Bank America And Shawmut Mulled Joint Bid for BNE
The chief executives of Bank-America Corp. and Shawmut National Corp. discussed the possibility of teaming up to acquire the failed Bank of New England, according to three sources familiar with the talks.
Among the bold ideas considered was having BankAmerica inject capital into ailing Shawmut, which would then have bid for the $15 billion-asset Bank of New England franchise.
Had Shawmut won, BankAmerica would have acquired the Hartford, Conn.-based company - giving it control of the largest banking operation in New Zealand.
Time Ran Out
The preliminary talks, initiated by Shawmut in February, broke off partly because BankAmerica determined it could not work out a deal in time to meet the March 29 bidding deadline for Bank of New England, the sources said. Fleet/Norstar Financial Group, based in Providence, R.I., ultimately acquired Bank of New England Corp's three failed banks.
But the discussions, which had the code name "Sigma," underscore how aggressively BankAmerica considered expanding into the region. "They thught they could own all of New England," said one source involved in the discussions.
A combined Shawmut and Bank of New England would have had about $37 billion in assets - and been a competitive nightmare for Bank of Boston Corp., which has $32.3 billion in assets.
With one stroke, BankAmerica - the nation's second-largest banking company, with $113 billion in assets - would have gone a long way to fulfilling its goal of becoming a nationwide bank.
Spokesmen for BankAmerica, based in San Francisco, and Shawmut declined to comment on the discussions.
BankAmerica is still viewed as a possible acquirer of Shawmut. But the Connecticut company's management, buoyed by a second-quarter decline in non-performing assets, is now more determined to remain independent, according to Nancy Bush, an analyst at Brown Brothers Harriman. Shawmut is still seeking to raise capital, nevertheless, and an infusion by BankAmerica is seen as one option, she said.
Route into New England
Richard Rosenberg, BankAmerica's chief executive, mulled the Shawmut link as way to reap huge cost savings from the overlapping franchises of Shawmut and Bank of New England. He also thought it might allay fears regulators had about an outside company entering the region.
For Joel B. Alvord, Shawmut's chief executive, the arrangement would have offered a way out of the problems caused by the region's downturn, the sources said. Shawmut has lost $634.7 million since October 1989, mainly because of souring real estate loans.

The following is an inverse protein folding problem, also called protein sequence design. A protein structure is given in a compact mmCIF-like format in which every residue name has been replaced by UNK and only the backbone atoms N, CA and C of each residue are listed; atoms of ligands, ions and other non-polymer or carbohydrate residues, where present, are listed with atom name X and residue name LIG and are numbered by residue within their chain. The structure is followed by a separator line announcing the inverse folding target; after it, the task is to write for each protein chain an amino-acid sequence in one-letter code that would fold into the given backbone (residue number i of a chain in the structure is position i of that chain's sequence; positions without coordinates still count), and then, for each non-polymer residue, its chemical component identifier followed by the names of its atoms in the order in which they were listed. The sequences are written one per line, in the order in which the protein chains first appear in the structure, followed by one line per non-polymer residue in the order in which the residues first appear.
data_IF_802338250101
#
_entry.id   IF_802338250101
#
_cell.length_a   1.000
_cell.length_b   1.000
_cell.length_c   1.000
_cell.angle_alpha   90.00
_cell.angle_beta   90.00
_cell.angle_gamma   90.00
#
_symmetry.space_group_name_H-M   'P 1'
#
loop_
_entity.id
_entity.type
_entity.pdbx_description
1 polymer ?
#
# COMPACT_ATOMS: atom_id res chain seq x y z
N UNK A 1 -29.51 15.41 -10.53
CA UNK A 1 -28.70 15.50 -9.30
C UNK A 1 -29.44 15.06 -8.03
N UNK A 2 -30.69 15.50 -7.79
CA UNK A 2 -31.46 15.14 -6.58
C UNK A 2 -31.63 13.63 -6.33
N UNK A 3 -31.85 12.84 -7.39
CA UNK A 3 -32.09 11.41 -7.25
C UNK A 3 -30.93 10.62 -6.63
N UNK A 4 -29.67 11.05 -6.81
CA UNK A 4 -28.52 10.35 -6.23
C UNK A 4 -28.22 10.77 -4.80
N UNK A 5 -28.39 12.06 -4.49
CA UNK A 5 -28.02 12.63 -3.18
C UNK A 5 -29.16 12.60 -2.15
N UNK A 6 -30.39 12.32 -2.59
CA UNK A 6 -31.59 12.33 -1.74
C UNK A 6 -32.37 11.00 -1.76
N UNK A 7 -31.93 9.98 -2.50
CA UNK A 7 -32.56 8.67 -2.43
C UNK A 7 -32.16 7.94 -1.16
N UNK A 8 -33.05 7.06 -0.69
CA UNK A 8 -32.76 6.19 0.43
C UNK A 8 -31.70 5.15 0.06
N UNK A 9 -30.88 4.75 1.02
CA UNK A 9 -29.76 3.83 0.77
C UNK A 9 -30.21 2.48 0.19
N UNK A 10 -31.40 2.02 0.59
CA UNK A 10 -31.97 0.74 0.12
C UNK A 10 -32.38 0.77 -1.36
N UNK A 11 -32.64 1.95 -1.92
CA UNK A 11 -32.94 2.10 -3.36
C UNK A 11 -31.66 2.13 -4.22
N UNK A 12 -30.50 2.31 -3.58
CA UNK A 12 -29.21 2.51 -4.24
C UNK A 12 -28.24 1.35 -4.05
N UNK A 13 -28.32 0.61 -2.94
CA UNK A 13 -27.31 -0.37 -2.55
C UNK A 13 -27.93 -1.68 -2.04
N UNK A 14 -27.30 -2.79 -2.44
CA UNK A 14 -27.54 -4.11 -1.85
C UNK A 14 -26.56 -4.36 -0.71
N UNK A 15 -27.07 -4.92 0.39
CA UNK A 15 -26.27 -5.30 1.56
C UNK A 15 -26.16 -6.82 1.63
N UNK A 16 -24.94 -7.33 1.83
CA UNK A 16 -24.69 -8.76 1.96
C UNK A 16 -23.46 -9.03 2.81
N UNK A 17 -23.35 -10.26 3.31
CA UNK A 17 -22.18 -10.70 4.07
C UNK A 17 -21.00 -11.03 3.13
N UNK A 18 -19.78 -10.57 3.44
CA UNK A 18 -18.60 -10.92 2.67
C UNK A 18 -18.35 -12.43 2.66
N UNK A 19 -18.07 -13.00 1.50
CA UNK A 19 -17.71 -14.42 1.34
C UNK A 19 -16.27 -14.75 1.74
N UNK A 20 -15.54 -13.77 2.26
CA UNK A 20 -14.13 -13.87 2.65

The talks lasted only a few weeks and ended with most key issues unresolved. But they progressed far enough for confidentiality letters to be signed and preliminary due diligence to take place.
The talks were reportedly initiated by Shawmut executives. Mr. Alvord and Mr. Rosenberg met directly a number of times, the sources said.
One of the possibilities considered was to have BankAmerica recapitalize Shawmut under a so-called "stakeout" arrangement. Shawmut would get enough money to bid on Bank of New England, and BankAmerica would have the option of acquiring the combined company.
Another possibility was having BankAmerica acquire Shawmut, then bid on the failed banks.
The sources said the San Francisco company was confident it could devise protections for itself, in case Shawmut's loan portfolio took a turn for the worse.
The idea appealed to BankAmerica on several levels.
At the time, Bank of Boston, a rival bidder, was waging an effective public relations campaign against the San Francisco company. Bank of Boston executives maintained that having a bank from outside the region own Bank of New England would damage the local economy because it would not cause consolidation. They lobbied legislators and editorial writers heavily.
BankAmerica thought that teaming up with Shawmut would help counter that campaign.
Overlaps to Pare Down
Furthermore, the Shawmut connection would have provided BankAmerica with the opportunity to garner high expense savings from a Bank of New England deal. Both BNE and Shawmut had banks in Boston and Hartford, and eliminating the overlap would have provided big benefits.
Banking regulators, who were aware of the discussions, said they would not have stood in the way, according to the sources. In fact, the sources said, the arrangement might have given BankAmerica a better chance of success, because regulators would have welcomed the opportunity to bolster Shawmut.
The idea died, however, because the bidding deadline did not leave enough time to reach an agreement.
"Timing was the critical issue," one of the sources said. "You would have had to figure out how to value Shawmut and how much capital it would need and at the same time bid for Bank of New England.
"When you consider that all the parties were changing their BNE bids until the very last moment, you can understand how complex [having Shawmut involved] would be," he said.